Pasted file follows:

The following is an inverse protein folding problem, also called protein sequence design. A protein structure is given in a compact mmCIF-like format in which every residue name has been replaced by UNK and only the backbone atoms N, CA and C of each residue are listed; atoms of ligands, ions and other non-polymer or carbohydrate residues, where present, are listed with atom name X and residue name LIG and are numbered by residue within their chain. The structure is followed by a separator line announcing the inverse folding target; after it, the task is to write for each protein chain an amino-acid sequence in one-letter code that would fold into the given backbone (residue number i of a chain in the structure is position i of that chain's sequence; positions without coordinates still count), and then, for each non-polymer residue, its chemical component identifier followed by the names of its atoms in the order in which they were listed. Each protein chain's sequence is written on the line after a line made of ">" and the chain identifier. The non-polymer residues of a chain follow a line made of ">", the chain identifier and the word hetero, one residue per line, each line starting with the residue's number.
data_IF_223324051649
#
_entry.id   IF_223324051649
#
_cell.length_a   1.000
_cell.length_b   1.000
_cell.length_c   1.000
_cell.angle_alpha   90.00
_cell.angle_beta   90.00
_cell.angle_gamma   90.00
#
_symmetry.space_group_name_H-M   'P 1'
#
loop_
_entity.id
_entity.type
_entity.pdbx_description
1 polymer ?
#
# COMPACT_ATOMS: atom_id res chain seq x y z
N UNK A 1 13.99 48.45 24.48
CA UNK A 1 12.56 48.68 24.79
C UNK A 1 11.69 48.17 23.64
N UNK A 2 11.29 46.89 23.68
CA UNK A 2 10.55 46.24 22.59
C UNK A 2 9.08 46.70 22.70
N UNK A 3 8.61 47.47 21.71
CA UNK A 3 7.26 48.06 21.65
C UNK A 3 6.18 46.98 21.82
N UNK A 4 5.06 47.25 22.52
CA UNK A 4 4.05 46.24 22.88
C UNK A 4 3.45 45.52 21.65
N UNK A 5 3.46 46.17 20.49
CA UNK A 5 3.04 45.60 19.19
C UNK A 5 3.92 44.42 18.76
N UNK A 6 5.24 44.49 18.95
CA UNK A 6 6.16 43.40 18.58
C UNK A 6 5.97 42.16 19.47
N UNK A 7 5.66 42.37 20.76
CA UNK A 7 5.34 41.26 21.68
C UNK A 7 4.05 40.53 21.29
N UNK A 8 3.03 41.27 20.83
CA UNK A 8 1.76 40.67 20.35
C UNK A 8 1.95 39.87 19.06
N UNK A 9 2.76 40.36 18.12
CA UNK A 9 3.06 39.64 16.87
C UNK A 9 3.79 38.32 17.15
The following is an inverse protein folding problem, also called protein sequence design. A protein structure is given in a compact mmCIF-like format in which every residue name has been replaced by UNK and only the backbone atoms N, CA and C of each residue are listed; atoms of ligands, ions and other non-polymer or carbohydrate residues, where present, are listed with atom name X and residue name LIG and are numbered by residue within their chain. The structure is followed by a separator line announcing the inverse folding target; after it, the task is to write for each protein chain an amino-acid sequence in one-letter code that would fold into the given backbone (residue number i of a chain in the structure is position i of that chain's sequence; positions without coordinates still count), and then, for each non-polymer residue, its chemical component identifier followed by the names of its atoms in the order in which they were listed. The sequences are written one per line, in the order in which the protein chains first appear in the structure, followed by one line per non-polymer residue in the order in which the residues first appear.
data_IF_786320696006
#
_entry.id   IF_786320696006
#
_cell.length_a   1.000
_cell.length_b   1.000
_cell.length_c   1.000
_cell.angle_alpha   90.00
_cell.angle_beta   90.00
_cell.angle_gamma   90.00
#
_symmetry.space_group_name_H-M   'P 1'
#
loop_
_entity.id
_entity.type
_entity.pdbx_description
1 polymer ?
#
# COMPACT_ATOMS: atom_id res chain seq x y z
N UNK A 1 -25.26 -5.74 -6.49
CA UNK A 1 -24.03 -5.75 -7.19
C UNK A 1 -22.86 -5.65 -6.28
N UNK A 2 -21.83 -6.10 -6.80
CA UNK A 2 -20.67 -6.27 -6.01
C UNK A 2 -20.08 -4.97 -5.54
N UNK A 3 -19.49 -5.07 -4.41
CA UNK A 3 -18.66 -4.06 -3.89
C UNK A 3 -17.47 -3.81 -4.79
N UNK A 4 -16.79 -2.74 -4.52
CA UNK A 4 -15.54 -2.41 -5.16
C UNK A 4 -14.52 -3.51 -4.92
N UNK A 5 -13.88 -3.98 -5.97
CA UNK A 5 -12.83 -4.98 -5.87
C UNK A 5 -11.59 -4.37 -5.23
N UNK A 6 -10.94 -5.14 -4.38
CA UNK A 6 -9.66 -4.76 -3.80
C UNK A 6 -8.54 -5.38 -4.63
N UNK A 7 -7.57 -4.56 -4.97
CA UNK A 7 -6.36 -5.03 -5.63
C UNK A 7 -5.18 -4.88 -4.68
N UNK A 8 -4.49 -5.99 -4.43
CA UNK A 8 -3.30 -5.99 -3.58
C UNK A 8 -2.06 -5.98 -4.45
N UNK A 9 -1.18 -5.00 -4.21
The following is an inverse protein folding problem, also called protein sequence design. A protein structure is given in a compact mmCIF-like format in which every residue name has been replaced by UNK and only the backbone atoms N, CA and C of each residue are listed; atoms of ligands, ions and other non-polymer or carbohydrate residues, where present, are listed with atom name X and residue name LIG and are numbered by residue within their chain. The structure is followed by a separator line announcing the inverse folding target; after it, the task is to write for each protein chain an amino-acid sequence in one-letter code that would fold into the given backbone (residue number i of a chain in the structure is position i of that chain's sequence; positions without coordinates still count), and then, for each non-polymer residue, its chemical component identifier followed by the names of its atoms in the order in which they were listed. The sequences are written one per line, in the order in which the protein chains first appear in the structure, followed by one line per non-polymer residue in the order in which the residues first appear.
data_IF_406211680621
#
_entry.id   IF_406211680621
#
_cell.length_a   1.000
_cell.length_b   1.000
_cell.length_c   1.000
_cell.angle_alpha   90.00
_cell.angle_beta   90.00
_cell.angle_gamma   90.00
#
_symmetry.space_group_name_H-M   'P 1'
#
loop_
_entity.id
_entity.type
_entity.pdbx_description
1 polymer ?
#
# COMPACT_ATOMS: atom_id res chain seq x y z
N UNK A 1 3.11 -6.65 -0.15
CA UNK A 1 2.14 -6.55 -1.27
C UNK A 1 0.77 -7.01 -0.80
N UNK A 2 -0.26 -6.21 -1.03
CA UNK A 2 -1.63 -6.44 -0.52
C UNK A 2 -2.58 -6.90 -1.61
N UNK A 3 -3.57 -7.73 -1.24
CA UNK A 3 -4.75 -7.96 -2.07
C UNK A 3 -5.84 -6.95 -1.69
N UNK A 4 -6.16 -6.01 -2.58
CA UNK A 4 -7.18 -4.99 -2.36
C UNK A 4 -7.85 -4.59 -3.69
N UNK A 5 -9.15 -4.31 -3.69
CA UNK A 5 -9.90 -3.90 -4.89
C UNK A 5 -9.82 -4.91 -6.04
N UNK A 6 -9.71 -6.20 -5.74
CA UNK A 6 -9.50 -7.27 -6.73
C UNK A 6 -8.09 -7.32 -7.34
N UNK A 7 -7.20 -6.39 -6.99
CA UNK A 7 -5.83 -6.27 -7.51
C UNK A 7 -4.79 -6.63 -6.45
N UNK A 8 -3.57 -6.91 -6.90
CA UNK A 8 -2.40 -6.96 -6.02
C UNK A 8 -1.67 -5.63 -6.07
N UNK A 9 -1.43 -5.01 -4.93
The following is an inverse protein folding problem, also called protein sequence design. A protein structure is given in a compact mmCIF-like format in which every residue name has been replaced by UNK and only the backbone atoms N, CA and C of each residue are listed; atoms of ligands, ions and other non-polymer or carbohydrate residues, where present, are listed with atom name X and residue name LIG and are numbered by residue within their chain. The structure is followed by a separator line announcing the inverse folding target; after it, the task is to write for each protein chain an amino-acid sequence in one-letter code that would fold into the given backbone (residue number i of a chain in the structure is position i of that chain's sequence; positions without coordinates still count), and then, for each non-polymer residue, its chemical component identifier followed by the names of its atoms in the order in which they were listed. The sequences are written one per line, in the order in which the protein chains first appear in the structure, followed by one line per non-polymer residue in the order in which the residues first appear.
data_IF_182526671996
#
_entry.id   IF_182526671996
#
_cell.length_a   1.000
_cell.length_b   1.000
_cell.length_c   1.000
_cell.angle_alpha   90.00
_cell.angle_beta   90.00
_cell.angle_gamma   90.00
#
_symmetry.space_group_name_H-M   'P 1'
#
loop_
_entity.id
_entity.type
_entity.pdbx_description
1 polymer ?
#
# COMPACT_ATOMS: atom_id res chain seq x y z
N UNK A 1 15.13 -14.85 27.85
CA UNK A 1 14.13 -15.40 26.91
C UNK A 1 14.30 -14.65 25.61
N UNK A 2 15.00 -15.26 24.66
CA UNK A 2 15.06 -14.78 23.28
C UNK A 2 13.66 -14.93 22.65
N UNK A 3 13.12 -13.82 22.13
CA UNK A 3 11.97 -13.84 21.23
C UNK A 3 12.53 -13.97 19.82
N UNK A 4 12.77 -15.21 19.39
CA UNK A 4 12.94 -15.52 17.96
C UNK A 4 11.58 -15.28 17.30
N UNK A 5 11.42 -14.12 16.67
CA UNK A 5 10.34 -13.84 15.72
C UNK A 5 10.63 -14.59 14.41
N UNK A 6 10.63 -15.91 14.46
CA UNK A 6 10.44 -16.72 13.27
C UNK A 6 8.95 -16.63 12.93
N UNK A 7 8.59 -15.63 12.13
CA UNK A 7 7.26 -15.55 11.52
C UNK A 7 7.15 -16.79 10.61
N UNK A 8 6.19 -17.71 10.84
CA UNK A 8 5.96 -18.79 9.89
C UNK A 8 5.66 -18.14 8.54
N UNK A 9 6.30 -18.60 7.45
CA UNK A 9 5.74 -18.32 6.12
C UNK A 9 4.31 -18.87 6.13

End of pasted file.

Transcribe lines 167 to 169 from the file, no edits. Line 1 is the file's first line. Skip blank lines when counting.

C UNK A 2 13.66 -14.93 22.65
N UNK A 3 13.12 -13.82 22.13
CA UNK A 3 11.97 -13.84 21.23